Danny Brown is a Detroit-bound alternative rapper who has been releasing albums since 2008, but nothing has come close to how wild and insane his new record Atrocity Exhibition is.
Atrocity Exhibition starts out with “Downward Spiral,” a song that has a strong resemblance to Brown’s introduction to his previous album from 2011, XXX, talking about paranoia and how your worst nightmare is his normal dream, and showing that this is definitely not going to be a normal rap album.
With these first few tracks being a little more calmed down, Atrocity Exhibition instantly picks up with the fiery track that was featured as a single “Really Doe,” featuring Kendrick Lamar, Earl Sweatshirt, and Ab-Soul.
With these four individuals together, the song is like the auditory version of the four horsemen rushing into the Armageddon, where they each have a little quirk to their style of rapping that makes them different from everyone else, whether it’s Earl Sweatshirt’s blunt and aggressive tone or Danny Brown’s comical and almost cartoonish inflections and attitude.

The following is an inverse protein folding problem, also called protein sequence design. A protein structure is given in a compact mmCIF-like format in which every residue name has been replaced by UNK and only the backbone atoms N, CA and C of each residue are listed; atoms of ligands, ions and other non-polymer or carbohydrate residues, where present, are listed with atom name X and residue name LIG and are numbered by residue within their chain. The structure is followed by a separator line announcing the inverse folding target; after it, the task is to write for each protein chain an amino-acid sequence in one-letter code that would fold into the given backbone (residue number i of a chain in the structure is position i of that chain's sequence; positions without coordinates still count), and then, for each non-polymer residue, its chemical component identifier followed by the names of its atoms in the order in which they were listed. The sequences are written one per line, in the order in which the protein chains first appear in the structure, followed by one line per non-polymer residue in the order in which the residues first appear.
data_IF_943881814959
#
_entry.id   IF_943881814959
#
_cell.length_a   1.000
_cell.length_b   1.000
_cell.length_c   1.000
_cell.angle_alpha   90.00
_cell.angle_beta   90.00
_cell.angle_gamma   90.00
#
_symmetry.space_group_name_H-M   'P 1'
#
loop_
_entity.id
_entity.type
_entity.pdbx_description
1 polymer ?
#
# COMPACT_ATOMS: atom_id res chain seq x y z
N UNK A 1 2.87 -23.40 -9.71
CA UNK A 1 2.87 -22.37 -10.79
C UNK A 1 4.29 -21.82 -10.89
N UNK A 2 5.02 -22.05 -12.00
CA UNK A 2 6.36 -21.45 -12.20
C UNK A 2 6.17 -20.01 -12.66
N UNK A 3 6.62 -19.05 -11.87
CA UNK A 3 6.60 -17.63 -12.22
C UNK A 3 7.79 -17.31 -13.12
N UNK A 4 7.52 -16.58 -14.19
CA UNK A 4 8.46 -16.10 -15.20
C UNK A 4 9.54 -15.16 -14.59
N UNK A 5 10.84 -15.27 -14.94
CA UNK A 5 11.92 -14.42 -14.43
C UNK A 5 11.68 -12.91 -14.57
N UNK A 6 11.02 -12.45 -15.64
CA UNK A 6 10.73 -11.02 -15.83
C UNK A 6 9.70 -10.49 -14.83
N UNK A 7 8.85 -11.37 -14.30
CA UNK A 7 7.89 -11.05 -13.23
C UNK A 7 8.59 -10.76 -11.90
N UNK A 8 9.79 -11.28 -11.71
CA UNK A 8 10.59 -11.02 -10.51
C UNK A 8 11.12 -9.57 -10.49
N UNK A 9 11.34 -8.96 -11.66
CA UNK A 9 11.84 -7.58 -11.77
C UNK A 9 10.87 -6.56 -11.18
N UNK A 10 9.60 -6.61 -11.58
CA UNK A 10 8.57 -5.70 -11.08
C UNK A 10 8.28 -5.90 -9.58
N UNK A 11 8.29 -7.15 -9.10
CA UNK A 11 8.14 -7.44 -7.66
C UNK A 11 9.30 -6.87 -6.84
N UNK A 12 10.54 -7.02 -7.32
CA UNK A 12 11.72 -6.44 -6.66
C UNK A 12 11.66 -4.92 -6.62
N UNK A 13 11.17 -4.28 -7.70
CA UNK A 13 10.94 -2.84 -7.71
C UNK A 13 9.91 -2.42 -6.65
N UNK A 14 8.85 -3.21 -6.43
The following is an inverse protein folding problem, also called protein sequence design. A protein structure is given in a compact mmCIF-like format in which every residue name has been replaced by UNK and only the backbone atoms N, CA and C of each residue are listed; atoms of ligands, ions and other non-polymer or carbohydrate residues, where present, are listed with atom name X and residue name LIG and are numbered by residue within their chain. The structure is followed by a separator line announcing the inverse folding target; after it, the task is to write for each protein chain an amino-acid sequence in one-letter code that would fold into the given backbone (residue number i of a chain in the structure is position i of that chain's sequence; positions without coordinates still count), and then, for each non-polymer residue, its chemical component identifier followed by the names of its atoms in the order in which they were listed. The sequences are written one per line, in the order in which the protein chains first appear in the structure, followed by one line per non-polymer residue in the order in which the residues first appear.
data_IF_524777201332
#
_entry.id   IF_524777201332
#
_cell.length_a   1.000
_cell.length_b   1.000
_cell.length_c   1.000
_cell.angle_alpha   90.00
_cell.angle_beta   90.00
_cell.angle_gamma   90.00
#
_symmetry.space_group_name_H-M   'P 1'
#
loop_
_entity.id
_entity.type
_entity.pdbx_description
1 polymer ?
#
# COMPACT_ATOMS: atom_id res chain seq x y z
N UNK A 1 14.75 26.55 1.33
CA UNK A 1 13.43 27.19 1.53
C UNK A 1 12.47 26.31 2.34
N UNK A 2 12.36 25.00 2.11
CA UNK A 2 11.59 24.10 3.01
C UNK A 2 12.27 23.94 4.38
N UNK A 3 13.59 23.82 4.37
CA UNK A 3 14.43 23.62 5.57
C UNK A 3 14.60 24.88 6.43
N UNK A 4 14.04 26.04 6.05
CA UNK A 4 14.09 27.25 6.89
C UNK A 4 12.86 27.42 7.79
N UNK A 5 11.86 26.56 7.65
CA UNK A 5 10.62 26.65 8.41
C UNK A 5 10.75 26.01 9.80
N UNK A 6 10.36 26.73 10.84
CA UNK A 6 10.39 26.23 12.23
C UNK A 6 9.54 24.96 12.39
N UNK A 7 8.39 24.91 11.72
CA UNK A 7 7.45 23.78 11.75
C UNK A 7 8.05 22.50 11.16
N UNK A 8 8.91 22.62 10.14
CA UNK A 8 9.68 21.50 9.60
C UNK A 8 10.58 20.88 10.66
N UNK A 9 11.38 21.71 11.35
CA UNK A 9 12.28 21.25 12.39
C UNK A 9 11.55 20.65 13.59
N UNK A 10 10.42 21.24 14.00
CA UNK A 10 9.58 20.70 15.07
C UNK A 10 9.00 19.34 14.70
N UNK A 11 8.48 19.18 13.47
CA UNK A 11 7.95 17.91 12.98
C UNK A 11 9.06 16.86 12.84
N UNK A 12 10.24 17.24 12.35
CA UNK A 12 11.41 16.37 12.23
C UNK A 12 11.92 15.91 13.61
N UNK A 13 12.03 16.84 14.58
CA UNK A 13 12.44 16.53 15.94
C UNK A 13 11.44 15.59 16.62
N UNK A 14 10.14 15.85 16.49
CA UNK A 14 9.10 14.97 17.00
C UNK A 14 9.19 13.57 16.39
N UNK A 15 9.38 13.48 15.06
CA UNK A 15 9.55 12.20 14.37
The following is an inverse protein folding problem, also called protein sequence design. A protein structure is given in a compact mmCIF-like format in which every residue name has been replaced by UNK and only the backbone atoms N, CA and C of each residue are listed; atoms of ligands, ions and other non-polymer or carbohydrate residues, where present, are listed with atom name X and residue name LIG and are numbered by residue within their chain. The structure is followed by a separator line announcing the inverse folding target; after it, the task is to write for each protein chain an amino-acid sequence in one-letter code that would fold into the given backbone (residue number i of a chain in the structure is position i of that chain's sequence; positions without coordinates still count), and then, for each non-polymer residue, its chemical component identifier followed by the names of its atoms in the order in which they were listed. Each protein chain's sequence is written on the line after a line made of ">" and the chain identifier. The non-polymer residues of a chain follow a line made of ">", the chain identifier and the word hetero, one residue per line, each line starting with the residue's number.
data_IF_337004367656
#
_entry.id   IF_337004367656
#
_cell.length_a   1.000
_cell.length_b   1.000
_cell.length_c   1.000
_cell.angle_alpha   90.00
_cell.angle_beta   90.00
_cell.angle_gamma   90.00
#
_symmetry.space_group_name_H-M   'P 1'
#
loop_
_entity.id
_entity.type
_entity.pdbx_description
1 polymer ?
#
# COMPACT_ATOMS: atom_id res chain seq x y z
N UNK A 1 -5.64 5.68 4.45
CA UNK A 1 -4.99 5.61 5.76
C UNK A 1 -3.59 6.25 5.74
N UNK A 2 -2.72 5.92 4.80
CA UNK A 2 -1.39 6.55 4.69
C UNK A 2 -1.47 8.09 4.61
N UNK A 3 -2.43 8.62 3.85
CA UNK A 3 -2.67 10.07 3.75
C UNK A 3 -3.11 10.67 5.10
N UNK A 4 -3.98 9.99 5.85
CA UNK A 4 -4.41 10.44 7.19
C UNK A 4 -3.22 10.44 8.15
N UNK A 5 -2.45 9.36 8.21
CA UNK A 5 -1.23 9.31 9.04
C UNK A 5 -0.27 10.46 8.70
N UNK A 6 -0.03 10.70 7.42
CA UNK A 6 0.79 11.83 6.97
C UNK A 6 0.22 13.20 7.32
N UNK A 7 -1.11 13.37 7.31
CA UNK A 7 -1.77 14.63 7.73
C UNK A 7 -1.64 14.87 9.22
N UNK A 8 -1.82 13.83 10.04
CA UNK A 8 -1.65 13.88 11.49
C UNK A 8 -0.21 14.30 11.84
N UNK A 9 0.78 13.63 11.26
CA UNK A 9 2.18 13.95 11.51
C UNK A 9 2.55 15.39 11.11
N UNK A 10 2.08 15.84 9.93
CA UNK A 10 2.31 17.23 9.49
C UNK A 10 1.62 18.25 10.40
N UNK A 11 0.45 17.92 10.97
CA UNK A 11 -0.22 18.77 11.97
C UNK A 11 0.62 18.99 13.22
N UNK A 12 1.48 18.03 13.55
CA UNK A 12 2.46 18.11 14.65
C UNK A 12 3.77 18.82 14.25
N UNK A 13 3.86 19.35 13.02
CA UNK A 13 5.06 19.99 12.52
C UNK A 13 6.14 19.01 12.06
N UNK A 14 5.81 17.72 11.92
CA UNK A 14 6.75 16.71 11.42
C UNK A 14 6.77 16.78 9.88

No matter which way this track is being looked at through my eyes, all I had to say in the end was, “Wow.”
Another highlight that shows like a bright light was definitely “Ain’t it Funny,” with its glitch-filled instrumental that I could see fitting into an album by someone like Death Grips, where the dichotomy of chaos and order starts to mash together until they become one big piece of insane ear-candy.
In songs like “White Lines,” and “Pneumonia,” the whole hip-hop lifestyle narrative is brought back, but instead of just bringing back these stereotypes and mildly showing them, they cranked up the meter to 11, taking these clichés about the life of women, drugs, alcohol, and money so vivid that it’s like Brown is dragging you into the so-called hip-hop lifestyle that is being projected.
While giving you these images, you start to sing along and feel like you are in a room full of these temptations right within your reach, and it’s not hard to get a song like “Pneumonia” stuck in your head with how catchy of a chorus it has.
Even after these insanity-filled tracks, Brown still doesn’t fall in his quality, with a song like “From the Ground,” which is still pretty great, even though they are much more composed and controlled then previous tracks.
Overall, this album is what I needed from Danny Brown, especially after a three-year hiatus of his music, and an even longer time since an album that is as crazy as Atrocity Exhibition.